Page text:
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The Dictionary of Australasian Biography/MacMahon, Captain Hon. Sir Charles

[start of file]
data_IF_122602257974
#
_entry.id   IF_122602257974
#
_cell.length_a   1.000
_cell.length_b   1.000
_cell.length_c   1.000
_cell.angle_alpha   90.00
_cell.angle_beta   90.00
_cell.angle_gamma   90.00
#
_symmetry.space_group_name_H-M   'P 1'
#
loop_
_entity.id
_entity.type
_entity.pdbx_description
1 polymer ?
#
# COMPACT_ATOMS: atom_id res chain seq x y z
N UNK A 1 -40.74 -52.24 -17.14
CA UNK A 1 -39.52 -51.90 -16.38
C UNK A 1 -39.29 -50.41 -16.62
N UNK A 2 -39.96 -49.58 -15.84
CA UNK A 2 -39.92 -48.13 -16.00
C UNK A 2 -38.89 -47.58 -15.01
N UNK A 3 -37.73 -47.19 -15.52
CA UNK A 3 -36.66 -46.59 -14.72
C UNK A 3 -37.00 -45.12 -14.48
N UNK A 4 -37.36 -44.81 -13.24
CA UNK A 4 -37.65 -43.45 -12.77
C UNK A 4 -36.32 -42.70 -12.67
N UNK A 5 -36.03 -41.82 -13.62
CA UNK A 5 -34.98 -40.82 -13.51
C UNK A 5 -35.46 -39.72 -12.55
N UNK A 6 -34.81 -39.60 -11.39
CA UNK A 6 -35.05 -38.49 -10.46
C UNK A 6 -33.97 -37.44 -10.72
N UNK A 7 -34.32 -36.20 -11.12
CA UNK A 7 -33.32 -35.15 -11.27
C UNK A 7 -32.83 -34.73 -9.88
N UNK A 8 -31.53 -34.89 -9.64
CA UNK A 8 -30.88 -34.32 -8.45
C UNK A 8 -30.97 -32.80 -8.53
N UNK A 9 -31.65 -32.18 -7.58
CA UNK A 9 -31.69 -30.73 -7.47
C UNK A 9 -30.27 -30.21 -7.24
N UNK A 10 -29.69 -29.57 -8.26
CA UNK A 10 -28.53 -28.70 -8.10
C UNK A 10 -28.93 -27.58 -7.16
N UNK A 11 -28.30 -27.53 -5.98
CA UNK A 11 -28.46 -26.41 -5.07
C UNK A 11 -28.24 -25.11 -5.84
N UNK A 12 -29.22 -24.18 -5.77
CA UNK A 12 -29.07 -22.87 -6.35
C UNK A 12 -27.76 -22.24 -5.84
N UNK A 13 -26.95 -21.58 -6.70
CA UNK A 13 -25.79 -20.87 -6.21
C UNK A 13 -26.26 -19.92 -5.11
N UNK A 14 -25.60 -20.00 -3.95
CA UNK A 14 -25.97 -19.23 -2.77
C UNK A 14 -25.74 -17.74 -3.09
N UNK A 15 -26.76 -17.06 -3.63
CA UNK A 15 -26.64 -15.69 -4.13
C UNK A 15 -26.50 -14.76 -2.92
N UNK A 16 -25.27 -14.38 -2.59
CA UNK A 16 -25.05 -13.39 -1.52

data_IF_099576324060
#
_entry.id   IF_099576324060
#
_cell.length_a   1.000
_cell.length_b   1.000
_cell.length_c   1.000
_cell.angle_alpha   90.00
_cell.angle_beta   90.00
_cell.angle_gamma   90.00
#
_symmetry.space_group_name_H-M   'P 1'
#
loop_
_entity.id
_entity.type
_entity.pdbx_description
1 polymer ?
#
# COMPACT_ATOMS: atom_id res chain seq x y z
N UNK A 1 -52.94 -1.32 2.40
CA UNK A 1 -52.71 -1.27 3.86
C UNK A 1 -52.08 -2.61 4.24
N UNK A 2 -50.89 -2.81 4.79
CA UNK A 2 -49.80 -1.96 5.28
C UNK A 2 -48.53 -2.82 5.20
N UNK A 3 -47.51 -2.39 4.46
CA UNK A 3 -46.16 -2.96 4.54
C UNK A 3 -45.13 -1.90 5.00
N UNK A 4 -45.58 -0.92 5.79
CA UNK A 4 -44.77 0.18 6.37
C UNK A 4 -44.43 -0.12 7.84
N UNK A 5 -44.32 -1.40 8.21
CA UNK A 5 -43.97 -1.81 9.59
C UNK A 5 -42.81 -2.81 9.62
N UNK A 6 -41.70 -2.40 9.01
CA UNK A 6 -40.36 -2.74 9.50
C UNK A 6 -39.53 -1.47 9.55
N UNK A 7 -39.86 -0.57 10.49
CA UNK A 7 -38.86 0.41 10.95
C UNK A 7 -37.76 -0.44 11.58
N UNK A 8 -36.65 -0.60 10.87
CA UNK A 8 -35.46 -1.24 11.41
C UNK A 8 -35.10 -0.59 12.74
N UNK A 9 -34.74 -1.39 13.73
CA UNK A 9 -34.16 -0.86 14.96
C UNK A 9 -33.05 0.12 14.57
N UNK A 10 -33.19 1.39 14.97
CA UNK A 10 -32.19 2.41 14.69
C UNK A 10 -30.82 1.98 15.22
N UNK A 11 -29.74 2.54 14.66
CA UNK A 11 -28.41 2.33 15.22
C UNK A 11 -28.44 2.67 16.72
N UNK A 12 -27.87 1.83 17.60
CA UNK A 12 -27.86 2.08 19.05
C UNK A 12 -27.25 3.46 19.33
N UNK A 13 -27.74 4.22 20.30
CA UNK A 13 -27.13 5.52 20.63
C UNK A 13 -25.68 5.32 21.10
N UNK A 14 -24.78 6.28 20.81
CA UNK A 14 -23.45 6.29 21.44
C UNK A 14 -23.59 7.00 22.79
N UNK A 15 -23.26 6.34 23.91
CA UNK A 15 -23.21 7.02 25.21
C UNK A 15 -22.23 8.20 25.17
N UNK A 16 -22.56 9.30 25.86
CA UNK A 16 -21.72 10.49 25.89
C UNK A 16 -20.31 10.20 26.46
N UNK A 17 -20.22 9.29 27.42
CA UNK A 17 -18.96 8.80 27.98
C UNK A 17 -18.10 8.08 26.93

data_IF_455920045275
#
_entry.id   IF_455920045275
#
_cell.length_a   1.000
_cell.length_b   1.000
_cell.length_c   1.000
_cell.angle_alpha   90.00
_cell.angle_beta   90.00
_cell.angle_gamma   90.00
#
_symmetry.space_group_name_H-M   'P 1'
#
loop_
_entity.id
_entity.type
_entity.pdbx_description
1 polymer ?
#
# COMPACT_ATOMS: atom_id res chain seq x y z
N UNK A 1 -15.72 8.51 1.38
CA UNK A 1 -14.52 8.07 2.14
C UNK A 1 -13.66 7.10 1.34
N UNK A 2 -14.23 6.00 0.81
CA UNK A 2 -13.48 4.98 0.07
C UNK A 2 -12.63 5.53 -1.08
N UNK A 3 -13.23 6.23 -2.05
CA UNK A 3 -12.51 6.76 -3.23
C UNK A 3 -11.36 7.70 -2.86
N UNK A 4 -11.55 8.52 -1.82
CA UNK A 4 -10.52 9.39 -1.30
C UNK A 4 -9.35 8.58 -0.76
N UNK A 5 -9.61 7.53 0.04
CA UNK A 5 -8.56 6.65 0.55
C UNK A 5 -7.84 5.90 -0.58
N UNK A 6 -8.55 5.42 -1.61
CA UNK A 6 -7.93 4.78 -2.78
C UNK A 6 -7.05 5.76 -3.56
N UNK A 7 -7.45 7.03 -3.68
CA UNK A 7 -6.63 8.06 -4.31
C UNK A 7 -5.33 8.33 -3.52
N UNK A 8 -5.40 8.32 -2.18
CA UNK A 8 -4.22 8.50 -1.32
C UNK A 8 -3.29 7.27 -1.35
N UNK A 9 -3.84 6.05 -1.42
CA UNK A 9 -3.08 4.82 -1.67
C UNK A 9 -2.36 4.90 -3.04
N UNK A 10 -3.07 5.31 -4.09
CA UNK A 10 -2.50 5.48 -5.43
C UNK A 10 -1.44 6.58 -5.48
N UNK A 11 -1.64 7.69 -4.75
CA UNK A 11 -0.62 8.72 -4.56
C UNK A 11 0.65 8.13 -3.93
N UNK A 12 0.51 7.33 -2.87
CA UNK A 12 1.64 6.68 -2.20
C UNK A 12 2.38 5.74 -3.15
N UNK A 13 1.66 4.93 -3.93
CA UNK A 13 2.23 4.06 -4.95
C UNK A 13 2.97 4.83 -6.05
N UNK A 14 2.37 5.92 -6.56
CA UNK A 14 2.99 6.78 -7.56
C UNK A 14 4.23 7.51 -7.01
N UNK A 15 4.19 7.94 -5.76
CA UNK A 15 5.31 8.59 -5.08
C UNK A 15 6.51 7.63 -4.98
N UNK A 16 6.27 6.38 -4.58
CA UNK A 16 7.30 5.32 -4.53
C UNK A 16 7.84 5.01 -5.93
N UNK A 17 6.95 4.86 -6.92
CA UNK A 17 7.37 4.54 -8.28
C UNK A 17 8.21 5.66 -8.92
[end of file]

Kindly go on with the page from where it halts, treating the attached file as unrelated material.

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MacMahon, Captain Hon. Sir Charles, the third son of the late Right Hon. Sir William MacMahon, Bart., sometime Master of the Rolls, Ireland, by his second wife, Charlotte, daughter of Robert Shaw and sister of Sir Robert Shaw, 1st Bart., of Busby, co. Dublin, was born at Fortfield, in the county of Dublin, on July 11th, 1824. He joined the 71st Highland Light Infantry as ensign after seeing some service in Canada, and exchanged into the 10th Hussars, retiring from the army, after being invalided for sunstroke in India, with the rank of captain. Having decided to emigrate to Victoria, he arrived in Melbourne in Oct. 1852, and joined the police force in Jan. 1853, being for some time inspector of police in Melbourne, where he was appointed Assistant Commissioner of Police under Sir W. H. F. Mitchell, whom he ultimately succeeded in the Commissionership. The latter office he resigned in 1858, owing to a disagreement on a matter of discipline with the then Chief Secretary, Sir John O'Shanassy. He was elected for West Bourke in the Legislative Assembly in 1861, and, despite their previous difference, was a member of Sir John O'Shanassy's third Ministry, without portfolio, from Nov. 1861 to June 1863. At the next general election Captain MacMahon was defeated, but was elected for West Melbourne in January 1866, and continued to represent the constituency till Jan. 1878, when he temporarily retired, but was re-elected in 1880, and continued to hold the seat till 1886, when he finally relinquished public life. In 1868 Captain MacMahon was invited to form a Ministry consequent on the resignation of the MᶜCulloch Government, but declined the hopeless task. He was elected Speaker of the Assembly in April 1871, and was re-elected in May 1874. He thus held the office during the troublous Stonewall period; and having given umbrage to the Liberal party, was rejected in favour of Sir Charles Gavan Duffy, when the new Parliament met in May 1877. Sir Charles, who was Speaker again for a few months in 1880, was knighted in 1875, and died in East Melbourne on August 28th, 1891. The deceased gentleman, who was a life captain of the Dublin Militia and a member of the Executive and Legislative Councils of Victoria prior to responsible government, married first Miss Sophia Campbell, and secondly Clara Ann, daughter of J. D. Webster, of Yea, Vict. At the General Election in 1877 Mr. (now Sir Graham) Berry made a strong attack, in a speech at Geelong, upon the conduct of Sir Charles MacMahon in his capacity of Speaker of the Assembly. Mr. Berry was leader of the "Stonewall" Opposition, and he said: "We" (the Opposition) "could not have been defeated if it were not for a corrupt Speaker and a corrupt Chairman of Committees, backed by a Ministry, and giving decisions contrary to all Parliamentary law and practice, and contrary to the well-known facts before them at the time." Sir Charles declared to the electors of West Melbourne that his first impulse had been to inflict personal chastisement upon Mr. Berry for the slander, but that he was dissuaded by the late Mr. Francis. It seemed improper for him, as the late Speaker of the Assembly, to institute criminal proceedings against a member of the same body, and when he announced his determination of suing Mr. Berry for damages, Mr. (now Chief Justice) Higinbotham demonstrated that it would be "extremely unfair and improper" to bring the proceedings of the Legislative Assembly under the purview of the Supreme Court, and to enable the Supreme Court to decide as to the rules and orders by which that body was to be guided in its internal movements. Under these circumstances, Sir Charles felt unable to do more than leave the matter in the hands of Mr. Higinbotham as amicus curiæ. Mr. Berry offered an explanation to the effect that he had not used the word "corrupt" in its ordinary sense, but that what he had meant to convey was that undue influence was threatened and used by the Ministry over the decisions given by Sir Charles, but without impugning the latter's personal integrity as Speaker. This explanation was regarded as being an aggravation of the offence, but Sir Charles MacMahon had to content himself with an emphatic denial of the aspersion.